Wednesday, October 26, 2011

A guest blog by Jeffrey Thomas

! BLUE WAR! DEADSTOCK! And many more....... Jeff Thomas is one of weird fiction's best! And today Jeff has kindly stopped by to offer some of his thoughts on my new novel . . . So away we go~ ~~

THE ORPHAN PALACE, Joseph S. Pulver, Sr.

by Jeffrey Thomas



     In Joseph S. Pulver, Sr.’s THE ORPHAN PALACE (henceforth, for ease, JSPS and TOP respectively), as a young man our protagonist Cardigan escapes from a sinister orphanage called Zimms, where an evil psychiatrist named Dr. Archer subjects his charges to various forms of torture, abetted by his equally loathsome staff. In Dickens’ OLIVER TWIST, having himself survived a horrible orphanage/workhouse, the sweet and innocent Oliver proves a shining example of the imperviousness of the human soul. Whereas Cardigan wants bloody revenge, and will walk right through the hole he shoots through you to get to it, if you stand in his way.

So what does that teach us? Well, both books teach us the truth, really. We all walk through fires. They all scar us. But how we as individuals react to the same trials might be very different indeed.
     So TOP teaches us the truth. It is a realistic novel, then, correct?

Mm, yes. It is an abstractly realistic novel.

Are there really sinister orphanages, in which children are physically and psychologically tormented? Nowadays, I wouldn’t think so. In our country’s past, yes, I would imagine there were, and sanitariums where the treatment was even worse. But it’s not JSPS’s point to expose today’s evil practices. At least, not in such a literal sense. The titular Orphan Palace, Zimms, could serve as a metaphor for how we are shaped as human beings in general -- whether that Orphan Palace be as small as our own home, or as large as the USA. As large as this whole world of human beings. The Orphan Palace is the forge of all human life. Whether we are truly orphans or even if we have loving parents, ultimately we walk out its doors to fend for ourselves in a world that might not be literally populated with the novel’s ghouls and evil cultists, but the threatening forces those entities stand in for. Beyond counting, there are malignant people in positions of power, whether they be hateful little administrative types or world leaders, for whom we could consider Dr. Archer a symbolic mask.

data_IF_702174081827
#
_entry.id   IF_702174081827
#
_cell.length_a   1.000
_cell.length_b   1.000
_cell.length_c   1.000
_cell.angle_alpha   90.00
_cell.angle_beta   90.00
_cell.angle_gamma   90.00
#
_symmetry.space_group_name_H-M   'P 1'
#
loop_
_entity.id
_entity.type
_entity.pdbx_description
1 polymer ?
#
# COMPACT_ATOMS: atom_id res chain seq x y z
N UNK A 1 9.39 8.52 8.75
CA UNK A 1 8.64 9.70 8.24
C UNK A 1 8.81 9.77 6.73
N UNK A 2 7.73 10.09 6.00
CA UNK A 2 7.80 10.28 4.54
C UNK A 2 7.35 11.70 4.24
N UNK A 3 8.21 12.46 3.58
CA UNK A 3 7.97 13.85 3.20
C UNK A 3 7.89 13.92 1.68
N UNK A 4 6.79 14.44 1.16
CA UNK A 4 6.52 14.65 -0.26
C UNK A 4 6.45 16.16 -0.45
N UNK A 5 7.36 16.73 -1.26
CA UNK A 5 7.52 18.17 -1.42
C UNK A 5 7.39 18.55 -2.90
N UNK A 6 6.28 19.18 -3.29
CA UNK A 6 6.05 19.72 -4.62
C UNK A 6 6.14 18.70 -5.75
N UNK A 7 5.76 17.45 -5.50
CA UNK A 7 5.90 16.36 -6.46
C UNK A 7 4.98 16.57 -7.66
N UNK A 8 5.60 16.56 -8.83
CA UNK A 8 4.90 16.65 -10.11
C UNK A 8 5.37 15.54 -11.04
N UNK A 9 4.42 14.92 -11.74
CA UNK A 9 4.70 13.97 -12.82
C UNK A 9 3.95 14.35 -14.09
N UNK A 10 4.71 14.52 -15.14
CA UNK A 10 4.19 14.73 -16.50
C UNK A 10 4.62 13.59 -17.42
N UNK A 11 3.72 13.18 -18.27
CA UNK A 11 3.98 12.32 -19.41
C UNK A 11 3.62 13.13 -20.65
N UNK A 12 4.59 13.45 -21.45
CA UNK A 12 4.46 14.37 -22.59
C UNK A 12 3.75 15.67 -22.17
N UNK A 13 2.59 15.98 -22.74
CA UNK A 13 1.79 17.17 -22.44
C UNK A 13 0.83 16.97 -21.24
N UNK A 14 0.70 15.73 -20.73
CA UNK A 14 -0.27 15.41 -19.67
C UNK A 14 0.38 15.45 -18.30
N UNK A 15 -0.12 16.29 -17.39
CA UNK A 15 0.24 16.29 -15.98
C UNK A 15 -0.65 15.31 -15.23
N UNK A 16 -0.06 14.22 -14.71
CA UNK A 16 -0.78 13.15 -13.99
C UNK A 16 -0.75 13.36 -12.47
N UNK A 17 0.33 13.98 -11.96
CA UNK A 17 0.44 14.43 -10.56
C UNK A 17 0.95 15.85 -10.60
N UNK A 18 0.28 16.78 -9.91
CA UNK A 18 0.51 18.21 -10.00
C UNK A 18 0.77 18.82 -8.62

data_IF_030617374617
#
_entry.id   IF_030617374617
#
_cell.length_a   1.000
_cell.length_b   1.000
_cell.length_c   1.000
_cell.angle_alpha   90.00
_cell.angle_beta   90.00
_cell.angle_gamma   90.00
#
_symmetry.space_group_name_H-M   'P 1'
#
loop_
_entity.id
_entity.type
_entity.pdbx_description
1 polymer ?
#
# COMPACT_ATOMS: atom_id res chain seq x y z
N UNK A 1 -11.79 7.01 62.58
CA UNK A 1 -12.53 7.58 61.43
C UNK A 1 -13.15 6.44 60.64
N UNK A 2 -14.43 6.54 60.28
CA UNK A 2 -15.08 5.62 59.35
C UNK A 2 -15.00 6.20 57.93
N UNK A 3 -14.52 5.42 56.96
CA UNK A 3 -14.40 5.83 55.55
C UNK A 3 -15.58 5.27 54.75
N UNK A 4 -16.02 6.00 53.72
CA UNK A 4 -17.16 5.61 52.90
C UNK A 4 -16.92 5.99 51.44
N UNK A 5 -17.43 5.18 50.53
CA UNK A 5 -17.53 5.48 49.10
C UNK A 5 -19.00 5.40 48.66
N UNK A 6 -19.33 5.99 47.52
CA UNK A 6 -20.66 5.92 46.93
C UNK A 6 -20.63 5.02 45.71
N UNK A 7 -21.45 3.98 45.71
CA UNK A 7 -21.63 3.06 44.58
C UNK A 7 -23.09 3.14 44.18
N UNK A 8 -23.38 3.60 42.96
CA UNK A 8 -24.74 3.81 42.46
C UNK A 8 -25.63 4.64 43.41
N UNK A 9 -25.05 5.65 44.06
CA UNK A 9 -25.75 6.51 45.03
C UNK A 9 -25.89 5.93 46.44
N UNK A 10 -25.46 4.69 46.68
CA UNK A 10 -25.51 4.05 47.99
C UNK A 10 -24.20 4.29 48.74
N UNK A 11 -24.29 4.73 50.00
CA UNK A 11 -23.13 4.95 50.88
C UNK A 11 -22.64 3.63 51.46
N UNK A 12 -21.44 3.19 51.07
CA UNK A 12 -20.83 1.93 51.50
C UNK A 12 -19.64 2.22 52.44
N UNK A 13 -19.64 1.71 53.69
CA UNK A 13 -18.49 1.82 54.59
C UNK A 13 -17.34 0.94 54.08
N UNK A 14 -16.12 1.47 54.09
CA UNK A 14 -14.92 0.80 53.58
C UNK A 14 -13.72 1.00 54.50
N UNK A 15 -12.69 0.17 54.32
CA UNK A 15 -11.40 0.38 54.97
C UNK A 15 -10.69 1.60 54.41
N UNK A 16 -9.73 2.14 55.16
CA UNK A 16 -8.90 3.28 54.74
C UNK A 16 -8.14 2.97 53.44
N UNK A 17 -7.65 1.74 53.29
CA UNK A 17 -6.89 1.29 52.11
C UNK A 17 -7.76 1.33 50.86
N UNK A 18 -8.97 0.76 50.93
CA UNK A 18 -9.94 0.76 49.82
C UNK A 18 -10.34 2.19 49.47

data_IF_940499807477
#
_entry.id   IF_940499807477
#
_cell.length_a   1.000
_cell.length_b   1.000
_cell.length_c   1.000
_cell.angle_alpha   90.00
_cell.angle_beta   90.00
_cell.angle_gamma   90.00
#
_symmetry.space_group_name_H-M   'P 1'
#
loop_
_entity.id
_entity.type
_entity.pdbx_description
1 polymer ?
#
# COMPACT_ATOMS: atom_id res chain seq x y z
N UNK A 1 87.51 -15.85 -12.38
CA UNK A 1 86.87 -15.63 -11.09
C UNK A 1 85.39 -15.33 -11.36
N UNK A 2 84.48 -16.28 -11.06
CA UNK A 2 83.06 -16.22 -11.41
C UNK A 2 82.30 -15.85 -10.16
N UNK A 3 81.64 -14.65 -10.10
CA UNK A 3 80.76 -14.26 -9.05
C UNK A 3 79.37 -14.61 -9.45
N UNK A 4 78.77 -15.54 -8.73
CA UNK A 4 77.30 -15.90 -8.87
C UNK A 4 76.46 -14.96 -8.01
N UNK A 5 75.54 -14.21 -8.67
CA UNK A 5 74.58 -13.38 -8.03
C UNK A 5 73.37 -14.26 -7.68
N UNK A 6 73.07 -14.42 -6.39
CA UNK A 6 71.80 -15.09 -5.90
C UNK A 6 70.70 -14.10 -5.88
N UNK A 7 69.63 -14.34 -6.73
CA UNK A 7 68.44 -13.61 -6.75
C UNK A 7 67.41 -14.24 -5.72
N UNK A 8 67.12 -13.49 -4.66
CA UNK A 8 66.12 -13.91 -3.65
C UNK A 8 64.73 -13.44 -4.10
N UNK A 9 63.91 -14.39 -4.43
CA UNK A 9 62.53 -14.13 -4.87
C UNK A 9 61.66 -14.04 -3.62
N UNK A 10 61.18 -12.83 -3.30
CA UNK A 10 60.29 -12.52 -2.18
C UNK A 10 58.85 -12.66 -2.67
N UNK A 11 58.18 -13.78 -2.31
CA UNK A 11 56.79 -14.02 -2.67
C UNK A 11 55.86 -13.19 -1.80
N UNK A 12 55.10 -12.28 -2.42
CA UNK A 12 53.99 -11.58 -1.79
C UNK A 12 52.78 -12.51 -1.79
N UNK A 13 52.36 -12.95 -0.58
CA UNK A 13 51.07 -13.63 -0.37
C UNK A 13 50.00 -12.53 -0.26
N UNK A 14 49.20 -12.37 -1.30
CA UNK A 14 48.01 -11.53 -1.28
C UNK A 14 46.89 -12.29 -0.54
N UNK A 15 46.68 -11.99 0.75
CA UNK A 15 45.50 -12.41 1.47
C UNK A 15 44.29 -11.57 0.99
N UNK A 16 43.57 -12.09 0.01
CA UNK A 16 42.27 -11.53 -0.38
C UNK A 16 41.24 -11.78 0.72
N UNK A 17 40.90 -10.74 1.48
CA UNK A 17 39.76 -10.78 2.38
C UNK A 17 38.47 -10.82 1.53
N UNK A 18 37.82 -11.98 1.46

So for me, JSPS’s novel possesses at the same time a very realistic feel -- an uncomfortably realistic feel -- and a fantastical, dream-like, hallucinatory quality. And that’s quite an achievement. This is art, my friend. Art can do tricky stuff like that.

You can find Jeff and his work here:


  1. Excellent overview and insights Jeffery. I've not read the book yet but I like the analogy with Oliver. Two paths one truth.
    I've often said, in conversation about opinions, that the definition of fun between a priest and a serial killer are quite different, but the fact that they both like ice cream lies the truth.

  2. Jeff will be doing an in-depth review for LORE soon.